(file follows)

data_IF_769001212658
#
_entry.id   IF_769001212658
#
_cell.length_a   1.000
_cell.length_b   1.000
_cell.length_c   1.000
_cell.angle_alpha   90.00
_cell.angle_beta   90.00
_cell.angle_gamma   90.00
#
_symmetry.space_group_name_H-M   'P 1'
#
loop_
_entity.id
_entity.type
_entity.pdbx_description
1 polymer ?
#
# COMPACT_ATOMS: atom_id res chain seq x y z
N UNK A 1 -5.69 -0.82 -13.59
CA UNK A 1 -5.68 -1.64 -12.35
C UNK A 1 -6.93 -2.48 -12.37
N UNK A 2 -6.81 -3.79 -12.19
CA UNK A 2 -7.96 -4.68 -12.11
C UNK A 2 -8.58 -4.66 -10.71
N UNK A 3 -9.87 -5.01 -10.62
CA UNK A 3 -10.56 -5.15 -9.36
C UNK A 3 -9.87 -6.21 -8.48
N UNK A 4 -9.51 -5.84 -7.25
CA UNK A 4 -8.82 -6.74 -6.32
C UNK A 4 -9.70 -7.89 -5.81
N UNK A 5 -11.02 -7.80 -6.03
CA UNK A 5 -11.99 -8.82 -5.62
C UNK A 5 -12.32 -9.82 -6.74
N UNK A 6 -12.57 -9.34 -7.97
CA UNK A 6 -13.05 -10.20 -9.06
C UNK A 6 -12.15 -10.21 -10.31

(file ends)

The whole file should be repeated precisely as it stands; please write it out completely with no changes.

data_IF_769001212658
#
_entry.id   IF_769001212658
#
_cell.length_a   1.000
_cell.length_b   1.000
_cell.length_c   1.000
_cell.angle_alpha   90.00
_cell.angle_beta   90.00
_cell.angle_gamma   90.00
#
_symmetry.space_group_name_H-M   'P 1'
#
loop_
_entity.id
_entity.type
_entity.pdbx_description
1 polymer ?
#
# COMPACT_ATOMS: atom_id res chain seq x y z
N UNK A 1 -5.69 -0.82 -13.59
CA UNK A 1 -5.68 -1.64 -12.35
C UNK A 1 -6.93 -2.48 -12.37
N UNK A 2 -6.81 -3.79 -12.19
CA UNK A 2 -7.96 -4.68 -12.11
C UNK A 2 -8.58 -4.66 -10.71
N UNK A 3 -9.87 -5.01 -10.62
CA UNK A 3 -10.56 -5.15 -9.36
C UNK A 3 -9.87 -6.21 -8.48
N UNK A 4 -9.51 -5.84 -7.25
CA UNK A 4 -8.82 -6.74 -6.32
C UNK A 4 -9.70 -7.89 -5.81
N UNK A 5 -11.02 -7.80 -6.03
CA UNK A 5 -11.99 -8.82 -5.62
C UNK A 5 -12.32 -9.82 -6.74
N UNK A 6 -12.57 -9.34 -7.97
CA UNK A 6 -13.05 -10.20 -9.06
C UNK A 6 -12.15 -10.21 -10.31